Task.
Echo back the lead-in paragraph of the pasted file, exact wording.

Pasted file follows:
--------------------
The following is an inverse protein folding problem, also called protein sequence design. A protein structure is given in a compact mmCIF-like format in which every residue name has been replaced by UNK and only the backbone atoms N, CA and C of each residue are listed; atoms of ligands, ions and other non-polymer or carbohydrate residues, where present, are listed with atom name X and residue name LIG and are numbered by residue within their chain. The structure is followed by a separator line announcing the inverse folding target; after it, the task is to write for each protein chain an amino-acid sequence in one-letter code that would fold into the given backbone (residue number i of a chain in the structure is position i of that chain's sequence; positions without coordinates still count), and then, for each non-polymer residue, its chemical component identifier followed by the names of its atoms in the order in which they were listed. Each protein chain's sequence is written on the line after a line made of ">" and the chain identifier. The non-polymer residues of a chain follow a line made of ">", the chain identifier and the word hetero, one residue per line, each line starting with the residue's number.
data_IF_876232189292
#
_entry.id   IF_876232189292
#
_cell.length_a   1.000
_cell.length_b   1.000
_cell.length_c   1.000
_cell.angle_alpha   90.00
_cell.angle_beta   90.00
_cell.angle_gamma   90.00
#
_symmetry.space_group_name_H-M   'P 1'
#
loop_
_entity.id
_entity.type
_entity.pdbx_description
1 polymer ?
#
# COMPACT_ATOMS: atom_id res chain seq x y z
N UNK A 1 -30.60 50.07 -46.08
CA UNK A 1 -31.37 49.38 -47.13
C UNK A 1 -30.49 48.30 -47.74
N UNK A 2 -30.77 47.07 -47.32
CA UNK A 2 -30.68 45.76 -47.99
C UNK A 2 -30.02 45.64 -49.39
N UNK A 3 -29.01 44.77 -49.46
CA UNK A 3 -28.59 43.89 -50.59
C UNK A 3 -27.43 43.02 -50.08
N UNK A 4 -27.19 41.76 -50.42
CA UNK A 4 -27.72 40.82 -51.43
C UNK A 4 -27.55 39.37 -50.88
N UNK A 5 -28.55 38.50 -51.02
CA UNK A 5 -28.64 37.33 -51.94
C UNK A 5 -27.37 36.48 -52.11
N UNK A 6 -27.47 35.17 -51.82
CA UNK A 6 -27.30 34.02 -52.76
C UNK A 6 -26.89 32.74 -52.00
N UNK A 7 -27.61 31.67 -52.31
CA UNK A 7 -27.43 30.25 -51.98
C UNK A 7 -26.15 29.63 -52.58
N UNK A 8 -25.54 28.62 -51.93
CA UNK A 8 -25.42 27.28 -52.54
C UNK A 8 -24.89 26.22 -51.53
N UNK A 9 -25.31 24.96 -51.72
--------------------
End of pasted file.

The following is an inverse protein folding problem, also called protein sequence design. A protein structure is given in a compact mmCIF-like format in which every residue name has been replaced by UNK and only the backbone atoms N, CA and C of each residue are listed; atoms of ligands, ions and other non-polymer or carbohydrate residues, where present, are listed with atom name X and residue name LIG and are numbered by residue within their chain. The structure is followed by a separator line announcing the inverse folding target; after it, the task is to write for each protein chain an amino-acid sequence in one-letter code that would fold into the given backbone (residue number i of a chain in the structure is position i of that chain's sequence; positions without coordinates still count), and then, for each non-polymer residue, its chemical component identifier followed by the names of its atoms in the order in which they were listed. Each protein chain's sequence is written on the line after a line made of ">" and the chain identifier. The non-polymer residues of a chain follow a line made of ">", the chain identifier and the word hetero, one residue per line, each line starting with the residue's number.